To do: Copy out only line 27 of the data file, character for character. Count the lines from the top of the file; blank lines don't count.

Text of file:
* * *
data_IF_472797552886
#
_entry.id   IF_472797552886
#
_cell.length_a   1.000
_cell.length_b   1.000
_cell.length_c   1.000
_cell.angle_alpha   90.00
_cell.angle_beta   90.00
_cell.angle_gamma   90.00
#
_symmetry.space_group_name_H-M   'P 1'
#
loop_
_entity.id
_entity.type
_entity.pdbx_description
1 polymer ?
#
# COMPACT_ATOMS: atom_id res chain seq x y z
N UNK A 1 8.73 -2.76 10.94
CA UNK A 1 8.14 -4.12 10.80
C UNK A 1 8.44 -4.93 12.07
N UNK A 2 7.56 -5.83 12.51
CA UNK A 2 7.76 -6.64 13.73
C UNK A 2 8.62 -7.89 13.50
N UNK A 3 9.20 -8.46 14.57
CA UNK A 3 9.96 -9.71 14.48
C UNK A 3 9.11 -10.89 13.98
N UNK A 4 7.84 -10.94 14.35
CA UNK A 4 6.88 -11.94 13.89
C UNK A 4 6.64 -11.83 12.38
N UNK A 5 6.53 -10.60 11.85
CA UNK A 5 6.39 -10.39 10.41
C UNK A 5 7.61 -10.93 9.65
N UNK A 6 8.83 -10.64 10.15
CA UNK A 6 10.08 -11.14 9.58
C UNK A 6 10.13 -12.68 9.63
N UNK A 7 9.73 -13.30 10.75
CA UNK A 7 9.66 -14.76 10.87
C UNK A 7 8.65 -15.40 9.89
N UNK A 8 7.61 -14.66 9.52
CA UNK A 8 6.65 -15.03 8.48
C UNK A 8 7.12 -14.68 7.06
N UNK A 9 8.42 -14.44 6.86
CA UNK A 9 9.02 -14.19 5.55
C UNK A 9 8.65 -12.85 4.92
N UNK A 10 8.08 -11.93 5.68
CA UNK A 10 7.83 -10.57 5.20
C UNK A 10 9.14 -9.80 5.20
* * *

N UNK A 3 9.20 -8.46 14.57